• The trailer announcing Season 11 pretty much made it a foregone conclusion that the allies win the Iconian War (though doesn't exactly state how or at what cost).
  • Trash the Set: Surface Tension has the Undine wrecking Earth Spacedock, giving the reasoning for the new and improved ESD.
  • Tron Lines: Not too long after TRON: Legacy came out, a new equipment set included these for ships. Especially the Maelstrom class fleet escort. With a dark hull, it looks like it could have come right from the movie.
  • Trojan Prisoner: The ground portion of Brushfire starts off with this trope with the player and their bridge officers being the "prisoners" and Rodek being the "guard."
  • 20 Bear Asses: Some of the missions on Nimbus III and the Defera invasion zone fall into this, requiring you to gather a number of items from slain enemies (satellite access codes on Nimbus III, Borg cortical arrays on Defera).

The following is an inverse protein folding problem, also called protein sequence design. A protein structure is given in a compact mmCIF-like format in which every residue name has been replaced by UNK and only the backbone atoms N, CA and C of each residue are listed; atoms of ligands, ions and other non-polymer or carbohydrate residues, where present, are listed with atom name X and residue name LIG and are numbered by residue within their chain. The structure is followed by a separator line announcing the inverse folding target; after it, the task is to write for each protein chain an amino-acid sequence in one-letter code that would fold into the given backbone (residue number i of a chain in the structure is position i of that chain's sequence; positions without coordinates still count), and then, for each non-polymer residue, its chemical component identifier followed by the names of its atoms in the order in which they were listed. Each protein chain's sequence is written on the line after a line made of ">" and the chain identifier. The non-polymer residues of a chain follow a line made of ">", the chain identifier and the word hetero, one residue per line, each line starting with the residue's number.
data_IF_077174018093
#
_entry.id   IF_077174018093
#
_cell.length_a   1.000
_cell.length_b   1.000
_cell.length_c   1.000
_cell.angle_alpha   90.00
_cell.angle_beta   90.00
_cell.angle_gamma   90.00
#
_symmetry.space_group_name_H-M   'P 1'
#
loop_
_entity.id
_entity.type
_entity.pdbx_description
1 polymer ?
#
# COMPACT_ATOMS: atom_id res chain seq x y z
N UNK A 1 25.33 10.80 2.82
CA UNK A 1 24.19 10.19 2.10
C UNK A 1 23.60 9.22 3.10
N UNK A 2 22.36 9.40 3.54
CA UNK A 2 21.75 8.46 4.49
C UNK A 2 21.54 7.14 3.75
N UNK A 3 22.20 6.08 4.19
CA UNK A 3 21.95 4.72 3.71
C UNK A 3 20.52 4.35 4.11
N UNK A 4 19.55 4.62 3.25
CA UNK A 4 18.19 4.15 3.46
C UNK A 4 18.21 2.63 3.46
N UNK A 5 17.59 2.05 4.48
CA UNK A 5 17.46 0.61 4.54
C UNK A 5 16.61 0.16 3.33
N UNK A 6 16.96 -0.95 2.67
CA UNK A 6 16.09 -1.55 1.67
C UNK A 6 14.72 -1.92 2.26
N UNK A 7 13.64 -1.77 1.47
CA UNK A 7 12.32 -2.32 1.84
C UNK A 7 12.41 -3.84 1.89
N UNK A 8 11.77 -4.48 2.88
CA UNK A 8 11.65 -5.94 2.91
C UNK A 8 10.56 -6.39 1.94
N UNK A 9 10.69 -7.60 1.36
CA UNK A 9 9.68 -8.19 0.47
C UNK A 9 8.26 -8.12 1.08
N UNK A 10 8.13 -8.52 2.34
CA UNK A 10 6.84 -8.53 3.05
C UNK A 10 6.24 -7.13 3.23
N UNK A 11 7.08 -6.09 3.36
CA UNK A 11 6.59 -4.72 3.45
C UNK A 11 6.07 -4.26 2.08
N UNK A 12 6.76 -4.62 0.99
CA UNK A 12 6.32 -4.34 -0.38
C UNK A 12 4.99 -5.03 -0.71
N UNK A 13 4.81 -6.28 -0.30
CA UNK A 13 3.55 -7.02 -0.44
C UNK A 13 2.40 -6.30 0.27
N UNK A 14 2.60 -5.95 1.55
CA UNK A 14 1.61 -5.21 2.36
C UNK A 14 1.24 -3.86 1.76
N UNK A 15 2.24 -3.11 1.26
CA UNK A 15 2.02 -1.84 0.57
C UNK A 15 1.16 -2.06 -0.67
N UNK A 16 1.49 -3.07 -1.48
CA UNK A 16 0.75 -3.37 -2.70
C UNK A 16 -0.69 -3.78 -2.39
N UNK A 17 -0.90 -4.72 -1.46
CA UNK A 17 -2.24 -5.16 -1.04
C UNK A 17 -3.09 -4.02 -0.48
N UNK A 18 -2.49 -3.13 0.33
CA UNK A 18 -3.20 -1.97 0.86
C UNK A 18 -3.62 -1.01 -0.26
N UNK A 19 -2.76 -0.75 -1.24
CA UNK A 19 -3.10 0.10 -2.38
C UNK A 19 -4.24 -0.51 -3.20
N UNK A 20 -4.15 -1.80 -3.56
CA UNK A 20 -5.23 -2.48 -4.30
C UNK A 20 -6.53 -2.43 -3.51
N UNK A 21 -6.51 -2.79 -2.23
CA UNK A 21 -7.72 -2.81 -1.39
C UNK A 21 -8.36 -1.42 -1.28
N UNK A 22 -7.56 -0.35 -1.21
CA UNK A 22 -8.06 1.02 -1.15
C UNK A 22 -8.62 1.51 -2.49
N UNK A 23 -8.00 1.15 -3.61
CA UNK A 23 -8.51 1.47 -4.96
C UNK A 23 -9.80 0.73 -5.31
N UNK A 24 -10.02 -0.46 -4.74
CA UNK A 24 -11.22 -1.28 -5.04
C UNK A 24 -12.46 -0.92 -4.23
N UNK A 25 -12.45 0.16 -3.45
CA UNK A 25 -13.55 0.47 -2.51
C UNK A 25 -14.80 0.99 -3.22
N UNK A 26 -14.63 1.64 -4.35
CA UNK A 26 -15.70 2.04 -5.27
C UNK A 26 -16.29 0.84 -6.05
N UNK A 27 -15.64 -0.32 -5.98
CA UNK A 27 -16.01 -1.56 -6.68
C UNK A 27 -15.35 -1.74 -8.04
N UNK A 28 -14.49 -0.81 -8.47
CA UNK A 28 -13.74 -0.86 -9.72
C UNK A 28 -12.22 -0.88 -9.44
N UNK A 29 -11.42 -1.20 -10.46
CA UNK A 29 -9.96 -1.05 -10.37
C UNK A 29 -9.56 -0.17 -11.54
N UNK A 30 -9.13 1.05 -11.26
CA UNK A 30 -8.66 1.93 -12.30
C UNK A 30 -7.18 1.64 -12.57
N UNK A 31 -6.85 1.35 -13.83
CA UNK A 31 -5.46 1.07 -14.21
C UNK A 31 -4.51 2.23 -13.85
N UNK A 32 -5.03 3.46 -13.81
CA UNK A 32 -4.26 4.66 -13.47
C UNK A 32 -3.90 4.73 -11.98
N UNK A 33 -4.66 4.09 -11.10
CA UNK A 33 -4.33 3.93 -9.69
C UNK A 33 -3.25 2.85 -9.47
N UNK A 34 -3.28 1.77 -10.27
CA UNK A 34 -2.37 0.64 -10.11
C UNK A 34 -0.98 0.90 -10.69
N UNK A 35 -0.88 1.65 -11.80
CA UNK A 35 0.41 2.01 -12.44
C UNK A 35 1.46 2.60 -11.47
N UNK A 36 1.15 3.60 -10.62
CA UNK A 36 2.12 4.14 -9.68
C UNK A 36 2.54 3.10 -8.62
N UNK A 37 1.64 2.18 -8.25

• 24-Hour Armor: Players can wear combat armor permanently as their character costume if they wish. This includes extremely tough looking elite endgame armor complete with helmets that hide the face.
  • Two-Keyed Lock: Make that Three Keyed Lock in Infected. And there are five of them.
  • The Turret Master: The Engineer 'Away Team Kit', including NPC Bridge Officers.
    • Can also be done in space by any player who has the Heavy Satellite Turret device equipped on their ship (though it can only be used a limited number of times before being completely expended).